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Attacks on the Press in 1998 - Bosnia-Herzegovina

Publisher Committee to Protect Journalists
Publication Date February 1999
Cite as Committee to Protect Journalists, Attacks on the Press in 1998 - Bosnia-Herzegovina, February 1999, available at: http://www.refworld.org/docid/47c5656023.html [accessed 26 July 2014]
DisclaimerThis is not a UNHCR publication. UNHCR is not responsible for, nor does it necessarily endorse, its content. Any views expressed are solely those of the author or publisher and do not necessarily reflect those of UNHCR, the United Nations or its Member States.

As of December 31, 1998

Three years after the Dayton peace accords ended the war in Bosnia and Herzegovina, physical dangers to journalists have abated, but nationalist political parties continue to control or influence most media, and to harass independent journalists.

During and immediately after parliamentary and presidential elections in September, police detained journalists in three separate incidents, but quickly released them when international agencies intervened.

Local officials are turning increasingly to criminal defamation law, which permits imprisonment for up to three years, as an instrument of intimidation. In a developing pattern, courts are handing down conditional jail sentences, suspended unless the journalist is found in violation of any law during the subsequent year. Both the Organization for Security and Cooperation in Europe (OSCE) and the international community's new Independent Media Commission (IMC) in Bosnia – established in June to create an equitable broadcasting regulatory system and to promote media professionalism – have condemned the sentences and called for decriminalization of libel law in Bosnia.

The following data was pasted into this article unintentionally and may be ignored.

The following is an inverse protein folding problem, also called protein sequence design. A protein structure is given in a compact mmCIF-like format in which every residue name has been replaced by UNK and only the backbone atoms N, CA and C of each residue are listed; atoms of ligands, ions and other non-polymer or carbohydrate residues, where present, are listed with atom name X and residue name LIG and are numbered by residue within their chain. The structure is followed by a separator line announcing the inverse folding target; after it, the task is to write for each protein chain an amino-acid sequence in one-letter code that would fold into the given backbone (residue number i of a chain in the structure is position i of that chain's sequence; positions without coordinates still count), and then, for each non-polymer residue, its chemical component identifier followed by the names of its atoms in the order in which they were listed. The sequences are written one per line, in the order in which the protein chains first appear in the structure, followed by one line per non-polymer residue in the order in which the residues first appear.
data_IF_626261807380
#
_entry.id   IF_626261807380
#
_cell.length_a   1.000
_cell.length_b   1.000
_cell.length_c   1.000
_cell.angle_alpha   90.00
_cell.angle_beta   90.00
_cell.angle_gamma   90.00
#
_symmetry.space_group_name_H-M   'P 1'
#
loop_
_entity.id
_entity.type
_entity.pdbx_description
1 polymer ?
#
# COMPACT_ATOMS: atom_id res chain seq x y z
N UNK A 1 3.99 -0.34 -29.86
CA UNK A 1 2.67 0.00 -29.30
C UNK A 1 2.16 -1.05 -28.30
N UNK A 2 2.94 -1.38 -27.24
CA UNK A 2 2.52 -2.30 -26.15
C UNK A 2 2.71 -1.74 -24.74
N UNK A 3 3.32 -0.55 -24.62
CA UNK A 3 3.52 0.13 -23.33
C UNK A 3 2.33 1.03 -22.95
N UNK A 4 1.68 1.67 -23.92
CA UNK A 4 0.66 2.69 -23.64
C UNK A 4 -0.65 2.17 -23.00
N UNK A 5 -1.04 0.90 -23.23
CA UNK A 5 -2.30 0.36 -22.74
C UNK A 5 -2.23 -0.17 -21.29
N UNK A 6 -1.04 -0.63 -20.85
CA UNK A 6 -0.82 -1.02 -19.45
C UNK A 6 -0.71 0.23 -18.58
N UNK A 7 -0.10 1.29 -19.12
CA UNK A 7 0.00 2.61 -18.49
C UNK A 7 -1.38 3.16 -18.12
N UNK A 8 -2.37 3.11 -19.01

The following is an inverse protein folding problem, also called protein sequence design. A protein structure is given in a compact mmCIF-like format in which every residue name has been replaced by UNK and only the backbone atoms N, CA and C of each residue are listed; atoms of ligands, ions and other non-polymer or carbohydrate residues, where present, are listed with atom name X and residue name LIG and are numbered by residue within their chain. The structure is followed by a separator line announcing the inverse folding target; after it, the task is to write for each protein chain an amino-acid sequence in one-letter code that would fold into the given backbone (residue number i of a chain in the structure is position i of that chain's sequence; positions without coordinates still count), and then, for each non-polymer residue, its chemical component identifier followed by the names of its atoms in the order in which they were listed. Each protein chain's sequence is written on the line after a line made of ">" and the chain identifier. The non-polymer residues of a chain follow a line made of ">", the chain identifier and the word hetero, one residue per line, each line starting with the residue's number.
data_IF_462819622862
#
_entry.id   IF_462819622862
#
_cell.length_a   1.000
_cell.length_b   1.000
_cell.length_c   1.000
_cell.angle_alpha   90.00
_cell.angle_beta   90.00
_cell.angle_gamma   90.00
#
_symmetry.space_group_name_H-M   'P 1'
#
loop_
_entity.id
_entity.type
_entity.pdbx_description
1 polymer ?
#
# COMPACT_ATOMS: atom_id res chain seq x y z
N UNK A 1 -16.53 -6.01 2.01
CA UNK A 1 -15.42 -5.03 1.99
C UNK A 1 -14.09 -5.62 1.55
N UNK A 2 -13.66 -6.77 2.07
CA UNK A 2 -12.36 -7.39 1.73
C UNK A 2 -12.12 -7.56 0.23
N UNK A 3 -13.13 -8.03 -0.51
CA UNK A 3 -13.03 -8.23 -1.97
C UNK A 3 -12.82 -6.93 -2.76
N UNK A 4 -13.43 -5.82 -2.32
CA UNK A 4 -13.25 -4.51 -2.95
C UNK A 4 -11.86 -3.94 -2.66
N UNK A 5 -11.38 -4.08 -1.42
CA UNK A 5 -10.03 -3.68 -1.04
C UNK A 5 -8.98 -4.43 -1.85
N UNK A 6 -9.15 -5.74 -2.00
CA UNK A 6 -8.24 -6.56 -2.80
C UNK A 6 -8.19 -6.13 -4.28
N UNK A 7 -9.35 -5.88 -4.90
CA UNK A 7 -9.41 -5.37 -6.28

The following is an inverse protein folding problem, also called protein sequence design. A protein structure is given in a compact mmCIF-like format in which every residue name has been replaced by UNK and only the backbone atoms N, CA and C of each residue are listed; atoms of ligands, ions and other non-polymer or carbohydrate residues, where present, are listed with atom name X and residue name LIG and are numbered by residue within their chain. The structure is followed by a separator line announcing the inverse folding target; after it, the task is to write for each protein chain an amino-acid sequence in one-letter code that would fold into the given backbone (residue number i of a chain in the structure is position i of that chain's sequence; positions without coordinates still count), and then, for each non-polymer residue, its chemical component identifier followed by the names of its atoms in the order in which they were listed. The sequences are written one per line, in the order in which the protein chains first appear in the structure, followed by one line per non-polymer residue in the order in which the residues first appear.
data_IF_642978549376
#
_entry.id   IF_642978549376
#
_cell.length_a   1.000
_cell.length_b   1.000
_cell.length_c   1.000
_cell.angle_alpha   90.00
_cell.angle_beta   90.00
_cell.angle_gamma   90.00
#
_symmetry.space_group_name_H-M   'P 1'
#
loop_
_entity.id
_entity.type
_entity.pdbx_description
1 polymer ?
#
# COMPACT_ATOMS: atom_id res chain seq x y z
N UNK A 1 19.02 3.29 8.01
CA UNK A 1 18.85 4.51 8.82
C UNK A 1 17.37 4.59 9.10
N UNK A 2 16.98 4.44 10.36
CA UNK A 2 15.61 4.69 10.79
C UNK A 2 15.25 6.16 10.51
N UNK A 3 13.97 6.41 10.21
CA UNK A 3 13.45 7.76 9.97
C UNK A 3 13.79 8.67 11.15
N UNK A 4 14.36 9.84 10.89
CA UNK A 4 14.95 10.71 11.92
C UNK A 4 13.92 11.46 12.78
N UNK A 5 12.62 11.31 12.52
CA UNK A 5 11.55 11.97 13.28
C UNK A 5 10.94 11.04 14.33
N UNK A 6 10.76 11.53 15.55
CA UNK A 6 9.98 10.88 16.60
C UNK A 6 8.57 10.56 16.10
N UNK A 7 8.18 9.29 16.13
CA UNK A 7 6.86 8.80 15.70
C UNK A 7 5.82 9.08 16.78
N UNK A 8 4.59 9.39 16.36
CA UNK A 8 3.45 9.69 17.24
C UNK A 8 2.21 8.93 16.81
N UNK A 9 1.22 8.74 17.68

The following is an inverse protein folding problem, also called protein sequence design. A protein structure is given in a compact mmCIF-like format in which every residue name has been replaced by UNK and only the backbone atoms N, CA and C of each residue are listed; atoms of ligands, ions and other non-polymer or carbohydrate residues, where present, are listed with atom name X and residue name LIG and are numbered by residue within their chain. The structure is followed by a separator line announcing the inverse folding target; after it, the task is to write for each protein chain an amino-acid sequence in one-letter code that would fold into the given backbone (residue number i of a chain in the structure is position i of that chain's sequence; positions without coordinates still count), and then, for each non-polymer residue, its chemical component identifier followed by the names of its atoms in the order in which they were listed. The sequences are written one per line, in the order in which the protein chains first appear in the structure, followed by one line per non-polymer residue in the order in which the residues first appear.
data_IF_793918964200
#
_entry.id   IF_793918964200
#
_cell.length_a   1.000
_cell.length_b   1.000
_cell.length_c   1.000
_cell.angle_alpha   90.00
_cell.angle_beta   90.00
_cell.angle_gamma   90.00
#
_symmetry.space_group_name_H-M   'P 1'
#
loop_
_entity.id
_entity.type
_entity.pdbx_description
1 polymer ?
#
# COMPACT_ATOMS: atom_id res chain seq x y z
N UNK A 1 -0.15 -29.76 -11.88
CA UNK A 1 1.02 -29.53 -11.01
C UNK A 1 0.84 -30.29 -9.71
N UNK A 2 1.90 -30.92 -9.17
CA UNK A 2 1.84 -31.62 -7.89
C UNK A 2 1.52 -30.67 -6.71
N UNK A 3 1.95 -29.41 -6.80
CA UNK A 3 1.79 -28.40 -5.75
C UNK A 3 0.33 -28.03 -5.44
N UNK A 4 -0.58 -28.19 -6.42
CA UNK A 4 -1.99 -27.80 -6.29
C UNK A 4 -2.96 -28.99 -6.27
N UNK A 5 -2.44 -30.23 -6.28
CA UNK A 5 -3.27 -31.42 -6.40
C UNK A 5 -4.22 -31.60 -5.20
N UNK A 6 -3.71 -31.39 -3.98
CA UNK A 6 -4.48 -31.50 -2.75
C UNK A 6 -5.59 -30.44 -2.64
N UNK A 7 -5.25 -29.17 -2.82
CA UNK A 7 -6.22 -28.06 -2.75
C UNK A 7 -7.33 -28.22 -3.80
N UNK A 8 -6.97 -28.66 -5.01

With the economy still in deep recession, aid from Western governments and private donors remains crucial to the survival of Bosnia's independent media, as does the presence of the high representative, Carlos Westendorp, a special envoy with broad powers established by the Dayton Accords.

Under a supervisor appointed by Westendorp, public television and radio in the Muslim-Croat Federation (RTVBiH) acquired new management and a nonpartisan governing council. By year's end, programming showed significant improvement in balance and production quality. A second supervisor installed by Westendorp at the Serb entity's public television network SRT, made some progress in improving the balance of news coverage, but the SRT remains under the control of the nationalist but relatively moderate Republika Srpska (RS) government. As the struggle between competing Serb political parties continued, the RS government attempted in July, seven weeks before national elections, to install its own management at 16 local radio and television stations controlled by hard-line nationalist Serb factions, but failed at all but six of the stations.

Since its inception, the IMC has promulgated a broadcasting code of ethics based in part on the Fairness Doctrine originated by the U.S. Federal Communications Commission. By year's end, it had begun licensing the approximately 290 radio and television stations in Bosnia.

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